I'm working on the Kashman family's two, five and ten year financial plans,* and I've discovered that I know less than I thought about Department of Veterans Affairs (VA) mortgage program funding fees. It seems I had some misconceptions all along, and I hope that you can learn from my errors.
As part of the big picture, the Kashmans hope to buy another house, someday. I'm making sure that we'll have enough down payment, and that our debt-to-income ratio is OK. As you know, we have two houses that are currently rental properties, and they both have mortgages. Even though they are doing well for us, those mortgages still count as debt. So we need to plan and prepare if another house is in our future.
That's where my confusion happened. When you get a VA home loan, you pay a funding fee. This is unique to VA loans. Funding fees on your first VA loan are less than on subsequent loans IF YOU HAVE LESS THAN 5% down payment. I wrote that in all caps because that was the part that confused me. Somewhere along the way, I got the misconception that the funding fee was always very high on subsequent mortgages. I wasn't completely wrong, because it is high if you have a very low down payment, but the funding fee on second and subsequent purchases is exactly the same as for first VA loans, if you have 5% or more to apply as a down payment.
My husband used his VA eligibility when we purchased our first home, back in the dinosaur era. We've used conventional financing since, because I was scared of the maximum 3.3% funding fee on subsequent usage. As it turns out, the funding fee would only be 3.3% if we had less than 5% down payment. For down payments between 5% and 10%, the funding fee would be 1.5%. For down payments over 10% of the purchase price, the funding fee would be 1.25%.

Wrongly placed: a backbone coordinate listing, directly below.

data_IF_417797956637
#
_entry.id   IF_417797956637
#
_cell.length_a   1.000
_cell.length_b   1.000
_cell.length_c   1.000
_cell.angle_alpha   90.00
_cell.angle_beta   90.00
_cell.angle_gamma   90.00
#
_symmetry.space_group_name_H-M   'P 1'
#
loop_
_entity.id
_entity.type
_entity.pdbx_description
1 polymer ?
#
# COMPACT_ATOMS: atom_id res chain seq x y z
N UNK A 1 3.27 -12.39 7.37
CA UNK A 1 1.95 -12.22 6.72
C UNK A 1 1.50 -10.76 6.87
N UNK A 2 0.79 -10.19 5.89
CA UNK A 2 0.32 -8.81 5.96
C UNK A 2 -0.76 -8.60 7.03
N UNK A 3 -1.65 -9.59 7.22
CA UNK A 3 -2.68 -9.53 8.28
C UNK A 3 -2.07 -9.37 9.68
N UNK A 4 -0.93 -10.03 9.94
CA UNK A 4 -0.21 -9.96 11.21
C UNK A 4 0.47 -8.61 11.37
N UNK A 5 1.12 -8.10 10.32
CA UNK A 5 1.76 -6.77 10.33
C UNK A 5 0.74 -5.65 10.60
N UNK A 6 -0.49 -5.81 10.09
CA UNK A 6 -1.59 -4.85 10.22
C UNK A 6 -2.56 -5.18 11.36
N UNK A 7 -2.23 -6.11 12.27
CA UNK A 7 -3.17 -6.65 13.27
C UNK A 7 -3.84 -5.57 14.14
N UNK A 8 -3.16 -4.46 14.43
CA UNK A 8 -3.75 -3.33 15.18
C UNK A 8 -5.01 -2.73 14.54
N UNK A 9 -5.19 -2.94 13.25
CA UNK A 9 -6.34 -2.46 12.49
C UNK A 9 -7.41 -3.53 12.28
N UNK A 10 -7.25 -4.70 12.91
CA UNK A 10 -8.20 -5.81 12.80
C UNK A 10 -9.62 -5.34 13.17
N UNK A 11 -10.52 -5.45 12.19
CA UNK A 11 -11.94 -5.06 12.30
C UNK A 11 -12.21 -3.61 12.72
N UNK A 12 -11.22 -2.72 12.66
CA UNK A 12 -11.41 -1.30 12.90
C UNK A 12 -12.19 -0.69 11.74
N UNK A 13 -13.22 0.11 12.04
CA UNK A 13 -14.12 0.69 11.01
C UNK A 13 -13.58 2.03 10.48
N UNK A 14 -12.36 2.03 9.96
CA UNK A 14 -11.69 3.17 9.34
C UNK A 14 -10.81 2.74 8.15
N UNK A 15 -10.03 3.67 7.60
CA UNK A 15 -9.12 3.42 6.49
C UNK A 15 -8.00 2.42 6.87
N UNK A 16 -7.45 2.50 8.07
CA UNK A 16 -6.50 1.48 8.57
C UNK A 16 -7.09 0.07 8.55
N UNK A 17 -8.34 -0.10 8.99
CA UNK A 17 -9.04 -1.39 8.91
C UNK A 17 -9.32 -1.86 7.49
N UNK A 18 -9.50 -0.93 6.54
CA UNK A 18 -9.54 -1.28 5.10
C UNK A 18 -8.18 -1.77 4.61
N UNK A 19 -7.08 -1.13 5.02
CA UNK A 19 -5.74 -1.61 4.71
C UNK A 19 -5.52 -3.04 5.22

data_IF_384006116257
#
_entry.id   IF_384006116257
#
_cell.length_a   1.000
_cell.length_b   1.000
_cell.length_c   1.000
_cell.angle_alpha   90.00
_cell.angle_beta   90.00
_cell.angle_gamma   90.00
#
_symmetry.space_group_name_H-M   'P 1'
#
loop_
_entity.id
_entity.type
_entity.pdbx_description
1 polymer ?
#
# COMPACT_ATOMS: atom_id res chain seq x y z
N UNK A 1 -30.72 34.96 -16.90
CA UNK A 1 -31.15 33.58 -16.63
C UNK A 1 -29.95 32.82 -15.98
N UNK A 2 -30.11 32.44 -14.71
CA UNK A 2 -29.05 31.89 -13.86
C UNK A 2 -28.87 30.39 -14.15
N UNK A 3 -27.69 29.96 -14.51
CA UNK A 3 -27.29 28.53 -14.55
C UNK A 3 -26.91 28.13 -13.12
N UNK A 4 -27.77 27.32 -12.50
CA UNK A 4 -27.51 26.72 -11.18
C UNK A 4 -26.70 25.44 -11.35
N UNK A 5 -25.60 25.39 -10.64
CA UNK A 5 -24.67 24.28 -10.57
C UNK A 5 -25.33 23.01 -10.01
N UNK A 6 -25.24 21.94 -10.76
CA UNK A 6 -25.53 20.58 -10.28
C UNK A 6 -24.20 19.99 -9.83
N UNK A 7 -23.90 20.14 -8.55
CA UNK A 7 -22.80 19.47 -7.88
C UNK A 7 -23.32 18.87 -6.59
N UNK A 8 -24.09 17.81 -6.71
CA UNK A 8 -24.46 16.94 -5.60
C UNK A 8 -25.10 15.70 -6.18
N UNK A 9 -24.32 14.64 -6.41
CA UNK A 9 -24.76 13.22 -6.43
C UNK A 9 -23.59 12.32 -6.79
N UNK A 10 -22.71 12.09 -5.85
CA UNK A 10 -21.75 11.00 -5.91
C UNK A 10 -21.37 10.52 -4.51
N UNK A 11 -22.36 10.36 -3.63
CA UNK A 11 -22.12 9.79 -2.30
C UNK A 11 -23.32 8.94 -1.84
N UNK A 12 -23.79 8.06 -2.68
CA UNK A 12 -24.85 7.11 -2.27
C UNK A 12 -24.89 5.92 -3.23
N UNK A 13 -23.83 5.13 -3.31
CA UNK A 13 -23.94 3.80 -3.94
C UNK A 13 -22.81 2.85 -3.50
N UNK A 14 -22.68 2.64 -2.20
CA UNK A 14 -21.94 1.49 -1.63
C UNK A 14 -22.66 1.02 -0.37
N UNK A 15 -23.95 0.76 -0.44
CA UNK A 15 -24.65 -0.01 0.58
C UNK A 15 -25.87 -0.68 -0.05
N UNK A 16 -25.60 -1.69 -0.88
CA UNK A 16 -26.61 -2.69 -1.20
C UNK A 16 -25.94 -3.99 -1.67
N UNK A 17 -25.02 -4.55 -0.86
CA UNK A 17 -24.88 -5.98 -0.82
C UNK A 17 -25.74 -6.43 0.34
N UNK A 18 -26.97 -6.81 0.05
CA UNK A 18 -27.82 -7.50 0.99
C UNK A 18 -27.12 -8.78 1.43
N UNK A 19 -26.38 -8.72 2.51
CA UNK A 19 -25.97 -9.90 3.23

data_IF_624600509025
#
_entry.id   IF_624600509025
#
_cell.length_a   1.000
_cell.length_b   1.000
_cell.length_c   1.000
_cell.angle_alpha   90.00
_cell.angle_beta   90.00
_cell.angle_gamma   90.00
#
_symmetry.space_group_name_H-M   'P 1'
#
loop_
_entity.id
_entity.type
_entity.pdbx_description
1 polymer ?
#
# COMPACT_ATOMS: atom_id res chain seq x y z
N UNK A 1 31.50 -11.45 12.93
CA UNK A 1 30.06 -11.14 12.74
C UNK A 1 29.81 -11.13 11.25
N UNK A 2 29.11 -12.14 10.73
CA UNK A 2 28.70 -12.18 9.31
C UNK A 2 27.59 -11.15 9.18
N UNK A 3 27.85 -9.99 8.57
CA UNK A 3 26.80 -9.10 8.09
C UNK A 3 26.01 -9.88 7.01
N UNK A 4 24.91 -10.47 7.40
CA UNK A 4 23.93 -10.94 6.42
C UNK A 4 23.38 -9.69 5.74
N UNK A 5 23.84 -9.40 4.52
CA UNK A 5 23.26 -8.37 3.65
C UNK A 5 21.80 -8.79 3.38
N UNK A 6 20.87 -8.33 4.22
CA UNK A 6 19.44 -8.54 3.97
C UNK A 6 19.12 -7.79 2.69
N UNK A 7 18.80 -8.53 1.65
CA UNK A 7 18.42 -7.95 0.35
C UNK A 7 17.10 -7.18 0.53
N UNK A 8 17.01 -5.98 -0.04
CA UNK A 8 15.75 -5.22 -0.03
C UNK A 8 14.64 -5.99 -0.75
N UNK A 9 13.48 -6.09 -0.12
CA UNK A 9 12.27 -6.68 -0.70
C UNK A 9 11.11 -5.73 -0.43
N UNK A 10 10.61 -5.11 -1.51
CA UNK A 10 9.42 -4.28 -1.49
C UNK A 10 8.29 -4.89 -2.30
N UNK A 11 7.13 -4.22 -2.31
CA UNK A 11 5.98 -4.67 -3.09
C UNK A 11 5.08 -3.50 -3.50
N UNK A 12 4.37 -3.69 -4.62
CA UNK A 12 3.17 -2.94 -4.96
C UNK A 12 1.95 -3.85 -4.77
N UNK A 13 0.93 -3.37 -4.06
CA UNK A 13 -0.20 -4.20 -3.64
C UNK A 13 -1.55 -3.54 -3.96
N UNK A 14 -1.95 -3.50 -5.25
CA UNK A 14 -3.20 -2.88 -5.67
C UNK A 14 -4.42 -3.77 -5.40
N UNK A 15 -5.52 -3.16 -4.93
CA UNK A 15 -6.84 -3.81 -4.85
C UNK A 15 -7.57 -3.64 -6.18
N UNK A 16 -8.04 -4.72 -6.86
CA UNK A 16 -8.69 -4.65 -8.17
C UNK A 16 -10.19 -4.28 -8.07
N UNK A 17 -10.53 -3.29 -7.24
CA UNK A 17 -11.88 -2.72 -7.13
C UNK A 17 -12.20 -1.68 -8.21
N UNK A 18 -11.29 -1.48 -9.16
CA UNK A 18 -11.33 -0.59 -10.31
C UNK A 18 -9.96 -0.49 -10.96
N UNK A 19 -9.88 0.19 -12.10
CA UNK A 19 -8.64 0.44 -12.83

What does this mean for me, and for you? It means that a VA loan can remain a viable option for loans, even if you've already had a VA loan in the past. VA funding fees do increase the cost of your loan, but sometimes VA loan rates are lower than regular rates, and you might find the total cost of the loan is the same. In the case where you have less than 20% down payment, and would be required to make Private Mortgage Insurance (PMI) payments on a conventional loan, a VA loan will nearly always lower your monthly payment. In addition, VA loan debt-to-income guidelines are slightly more generous than conventional loan guidelines. Borrowers like me, who already have other mortgages, might find that they are able to qualify for a VA loan when they do not qualify for a conventional loan.
As always, knowing the facts is an important part of making a plan. I've learned some new facts today, and I hope you have, too.
* Yes, I am a dork.